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Volunteers to talk history on Amtrak

 


Tim Leeds Havre Daily News [email protected]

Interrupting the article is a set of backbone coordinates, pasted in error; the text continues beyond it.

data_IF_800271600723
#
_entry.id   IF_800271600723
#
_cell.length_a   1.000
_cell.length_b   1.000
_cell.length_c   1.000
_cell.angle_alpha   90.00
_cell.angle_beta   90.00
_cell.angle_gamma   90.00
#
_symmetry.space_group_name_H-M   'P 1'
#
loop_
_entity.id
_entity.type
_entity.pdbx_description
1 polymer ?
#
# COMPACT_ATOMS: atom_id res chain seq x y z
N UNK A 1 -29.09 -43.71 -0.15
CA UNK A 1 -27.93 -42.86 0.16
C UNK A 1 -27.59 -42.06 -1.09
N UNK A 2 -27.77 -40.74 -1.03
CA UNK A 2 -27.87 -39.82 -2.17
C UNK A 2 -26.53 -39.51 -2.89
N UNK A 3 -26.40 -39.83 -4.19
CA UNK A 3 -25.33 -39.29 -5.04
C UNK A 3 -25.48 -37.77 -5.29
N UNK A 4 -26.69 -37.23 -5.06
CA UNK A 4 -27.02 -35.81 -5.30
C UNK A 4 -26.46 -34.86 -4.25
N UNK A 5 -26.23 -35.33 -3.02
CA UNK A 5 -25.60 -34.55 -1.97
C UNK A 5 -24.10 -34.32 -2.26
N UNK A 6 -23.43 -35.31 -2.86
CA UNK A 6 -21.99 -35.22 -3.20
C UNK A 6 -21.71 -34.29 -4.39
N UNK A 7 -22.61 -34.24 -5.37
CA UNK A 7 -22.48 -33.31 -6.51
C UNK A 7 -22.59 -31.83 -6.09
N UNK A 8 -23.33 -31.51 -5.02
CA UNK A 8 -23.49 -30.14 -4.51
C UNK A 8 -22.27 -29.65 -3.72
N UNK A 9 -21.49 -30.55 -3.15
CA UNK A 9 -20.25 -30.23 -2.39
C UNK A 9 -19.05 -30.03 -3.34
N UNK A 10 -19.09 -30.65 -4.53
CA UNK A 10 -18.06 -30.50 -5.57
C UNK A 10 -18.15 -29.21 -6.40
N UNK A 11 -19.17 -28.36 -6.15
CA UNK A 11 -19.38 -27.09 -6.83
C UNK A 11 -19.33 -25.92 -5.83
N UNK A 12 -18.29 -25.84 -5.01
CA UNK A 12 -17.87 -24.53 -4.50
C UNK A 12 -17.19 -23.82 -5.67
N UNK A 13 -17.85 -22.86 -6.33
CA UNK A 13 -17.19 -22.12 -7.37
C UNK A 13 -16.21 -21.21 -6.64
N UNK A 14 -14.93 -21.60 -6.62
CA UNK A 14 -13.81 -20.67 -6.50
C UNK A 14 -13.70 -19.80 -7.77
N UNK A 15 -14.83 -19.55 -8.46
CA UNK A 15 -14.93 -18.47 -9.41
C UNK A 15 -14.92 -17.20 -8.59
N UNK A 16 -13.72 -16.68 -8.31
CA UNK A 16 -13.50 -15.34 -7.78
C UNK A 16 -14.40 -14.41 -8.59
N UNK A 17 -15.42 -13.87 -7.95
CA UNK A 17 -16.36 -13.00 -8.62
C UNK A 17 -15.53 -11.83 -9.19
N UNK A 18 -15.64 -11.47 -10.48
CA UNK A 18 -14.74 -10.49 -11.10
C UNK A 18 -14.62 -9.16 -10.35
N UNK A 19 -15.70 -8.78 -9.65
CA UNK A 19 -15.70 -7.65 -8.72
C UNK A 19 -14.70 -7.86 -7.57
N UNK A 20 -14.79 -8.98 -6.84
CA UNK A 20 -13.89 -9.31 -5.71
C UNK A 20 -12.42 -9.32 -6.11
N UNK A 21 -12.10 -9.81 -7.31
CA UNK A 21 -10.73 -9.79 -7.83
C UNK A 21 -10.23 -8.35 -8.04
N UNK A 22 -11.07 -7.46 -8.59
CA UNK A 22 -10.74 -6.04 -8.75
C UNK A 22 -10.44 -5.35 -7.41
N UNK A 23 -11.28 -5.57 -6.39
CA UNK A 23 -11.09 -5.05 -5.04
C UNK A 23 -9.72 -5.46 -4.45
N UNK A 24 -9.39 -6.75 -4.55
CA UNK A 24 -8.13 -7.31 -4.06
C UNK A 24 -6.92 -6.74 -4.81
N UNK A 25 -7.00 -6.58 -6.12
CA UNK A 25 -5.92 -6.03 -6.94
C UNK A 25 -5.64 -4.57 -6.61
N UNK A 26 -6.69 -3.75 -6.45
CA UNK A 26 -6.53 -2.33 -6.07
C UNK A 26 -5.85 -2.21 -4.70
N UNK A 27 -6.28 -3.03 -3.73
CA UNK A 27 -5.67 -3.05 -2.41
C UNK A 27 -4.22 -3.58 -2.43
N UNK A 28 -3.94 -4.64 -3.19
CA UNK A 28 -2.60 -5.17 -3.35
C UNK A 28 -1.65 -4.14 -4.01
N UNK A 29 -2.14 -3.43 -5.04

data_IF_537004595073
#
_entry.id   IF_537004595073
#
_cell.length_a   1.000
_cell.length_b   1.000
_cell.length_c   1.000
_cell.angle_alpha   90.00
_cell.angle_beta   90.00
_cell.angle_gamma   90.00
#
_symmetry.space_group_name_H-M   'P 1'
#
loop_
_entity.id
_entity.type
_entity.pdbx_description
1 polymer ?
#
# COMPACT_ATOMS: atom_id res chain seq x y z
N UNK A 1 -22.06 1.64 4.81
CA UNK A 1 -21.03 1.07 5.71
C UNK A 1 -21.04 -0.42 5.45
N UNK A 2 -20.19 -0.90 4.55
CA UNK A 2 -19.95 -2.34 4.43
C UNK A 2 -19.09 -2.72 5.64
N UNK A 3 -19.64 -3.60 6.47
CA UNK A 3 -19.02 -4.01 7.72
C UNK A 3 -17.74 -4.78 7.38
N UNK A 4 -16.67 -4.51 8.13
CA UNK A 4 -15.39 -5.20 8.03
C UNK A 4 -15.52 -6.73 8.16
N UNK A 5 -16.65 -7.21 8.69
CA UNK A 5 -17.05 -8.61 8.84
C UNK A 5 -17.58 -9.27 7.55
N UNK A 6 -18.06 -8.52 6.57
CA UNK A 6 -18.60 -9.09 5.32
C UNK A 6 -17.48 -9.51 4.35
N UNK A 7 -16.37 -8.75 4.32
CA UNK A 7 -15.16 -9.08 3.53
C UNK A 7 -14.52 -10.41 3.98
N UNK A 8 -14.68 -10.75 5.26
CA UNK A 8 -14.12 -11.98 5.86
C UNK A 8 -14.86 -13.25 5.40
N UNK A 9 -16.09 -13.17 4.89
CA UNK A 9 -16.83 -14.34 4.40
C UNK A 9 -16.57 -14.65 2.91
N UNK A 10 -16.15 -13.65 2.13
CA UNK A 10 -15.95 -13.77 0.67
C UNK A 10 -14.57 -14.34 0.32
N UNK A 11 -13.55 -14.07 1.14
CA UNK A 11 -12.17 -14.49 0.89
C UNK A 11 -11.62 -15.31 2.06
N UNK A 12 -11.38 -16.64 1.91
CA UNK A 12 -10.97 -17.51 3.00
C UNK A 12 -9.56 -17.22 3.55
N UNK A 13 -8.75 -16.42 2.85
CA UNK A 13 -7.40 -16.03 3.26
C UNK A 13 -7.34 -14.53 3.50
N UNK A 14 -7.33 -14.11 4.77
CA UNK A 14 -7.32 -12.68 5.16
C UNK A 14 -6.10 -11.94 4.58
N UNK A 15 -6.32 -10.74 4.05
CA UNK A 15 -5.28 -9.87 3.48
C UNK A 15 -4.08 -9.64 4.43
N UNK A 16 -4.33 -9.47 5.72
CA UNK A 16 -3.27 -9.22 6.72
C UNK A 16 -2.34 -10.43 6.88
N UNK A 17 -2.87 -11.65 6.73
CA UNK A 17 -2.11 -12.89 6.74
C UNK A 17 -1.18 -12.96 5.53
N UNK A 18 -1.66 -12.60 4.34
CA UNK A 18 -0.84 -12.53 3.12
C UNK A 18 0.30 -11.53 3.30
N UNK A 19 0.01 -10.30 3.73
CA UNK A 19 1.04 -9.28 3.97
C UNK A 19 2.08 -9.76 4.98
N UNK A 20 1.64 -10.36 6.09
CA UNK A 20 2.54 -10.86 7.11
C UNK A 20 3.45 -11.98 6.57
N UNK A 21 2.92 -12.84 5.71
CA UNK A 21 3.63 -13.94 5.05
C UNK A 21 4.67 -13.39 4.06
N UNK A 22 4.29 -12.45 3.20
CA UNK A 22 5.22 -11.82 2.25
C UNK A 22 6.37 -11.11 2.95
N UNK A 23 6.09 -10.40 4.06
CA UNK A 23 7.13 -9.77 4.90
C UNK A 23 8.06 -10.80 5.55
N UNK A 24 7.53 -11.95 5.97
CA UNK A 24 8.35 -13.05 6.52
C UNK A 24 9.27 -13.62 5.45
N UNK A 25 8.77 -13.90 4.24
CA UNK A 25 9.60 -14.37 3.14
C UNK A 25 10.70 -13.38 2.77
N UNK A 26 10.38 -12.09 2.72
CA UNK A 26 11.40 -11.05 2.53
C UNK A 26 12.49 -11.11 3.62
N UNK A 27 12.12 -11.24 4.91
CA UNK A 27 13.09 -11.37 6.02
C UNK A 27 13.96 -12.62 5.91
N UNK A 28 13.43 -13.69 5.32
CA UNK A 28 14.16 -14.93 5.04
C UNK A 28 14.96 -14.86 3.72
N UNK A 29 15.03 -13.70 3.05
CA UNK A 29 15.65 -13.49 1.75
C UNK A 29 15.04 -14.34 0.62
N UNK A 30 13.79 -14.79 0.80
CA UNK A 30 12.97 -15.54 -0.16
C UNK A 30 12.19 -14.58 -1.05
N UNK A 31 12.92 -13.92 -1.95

A group of park rangers and volunteers Saturday kicked off a new program that runs from Havre to Minot, N.D., setting up at the Amtrak station in Havre during National Train Day to talk to local residents and Amtrak passengers. Judy Gomke of Kremlin, one of the Rails and Trails volunteers at the event in Havre, said part of her desire to join the program was her experiences riding the passenger rail service. “And I love history,” she added. Stephanie Martin, a National Park Se rvi c e range r at Bear Paw Battlefield, said 14 people have volunteered to ride the rail and tell Amtrak passengers about local history and historical sites from Havre to Minot. The volunteers include people from up and down the Hi-Line and as far south as Great Falls and Cascade, she said. Martin and Havre High School history teacher Jim Magera, who also works as a ranger at Bear Paw Battlefield, and a half-a-dozen of the Trails and Rails volunteers were at the Havre station Saturday, one of a nation-wide slate of National Train Day events celebrating 140 years of coast-to-coast passenger rail service in the United States. Interest, ridership, in Amtrak grows The Havre Trails and Rails program, expected to start after Memorial Day, comes as Amtrak sees an increase in popularity nationwide and in support in Washington. Amtrak, a government-owned passenger rail company started in 1971, has seen increased ridership over each of the last few years with the company reporting a record 28.5 million riders in the fiscal year ending Sept. 30, 2008. All Amtrak trains saw increased ridership last year, the passenger rail Service reported. The Empire Builder, which runs across the Hi-Line en route from Chicago to Seattle and Portland, Ore., is the most-used long-distance train in Amtrak's service. For the fiscal year ending last September, Amtrak reported 554,000 riders on the route, a 10 percent increase over the previous year. Increased support also has arisen in the nation's capitol, with higher funding appropriated by Congress and a push by President Barack Obama to spend billions on improved cars, engines and infrastructure and to start offering highspeed rail service. Montana's U.S. Sen. Jon Tester also is pushing for additional service. Tester announced Friday that he is holding a town-hall meeting in Bozeman Tuesday, May 26, to explore the possibility of restoring an Amtrak route in the southern part of the state. Tester in 2007 successfully wrote legislation directing Amtrak to examine restoring the North Coast Hiawatha Route that ran through Montana, passing through Glendive, Miles City, Billings, Livingston, Bozeman, Butte and Missoula as it ran from Chicago to Seattle. Amtrak discontinued use of that line in 1979. The study requested by Tester, which requires showing that re-establising the North Coast Hiawatha route will not negatively impact the Empire Builder ridership, is expected to be completed this fall. “Bringing the Hiawatha back to Montana isn't a done deal,” Tester, who serves on the Senate Appropriations Committee which oversees funding for Amtrak, said in a press release. “But a lot of Montanans are interested in the idea and rightly so. This meeting is an opportunity for folks to hear an update on possibility restoring the Hiawatha.” Local history on the train The new Havre Trails and Rails program is an addition to the program. For several years now information from Seattle to Shelby has been provided to passengers by volunteers, said volunteer Chris Collins when he got off in Havre. Collins said the history talks end in Shelby, but the volunteers ride to Havre to get on the train back to Seattle, as there is less of a wait at the Havre station. The new volunteers will do the same for passengers from Havre to Minot. Ray Bergh of Havre said his enjoyment of history and of talking to people led him to volunteer for the Havre to Minot program. He said the large number of volunteers and the rotating schedule to fit them into the program should work well. Collins after talking to some of the Havre-based volunteers about local history said learning about the history on the route is a never-ending process. “You never know it all,” Collins said. “You pick up a little tidbit here and there.”

 

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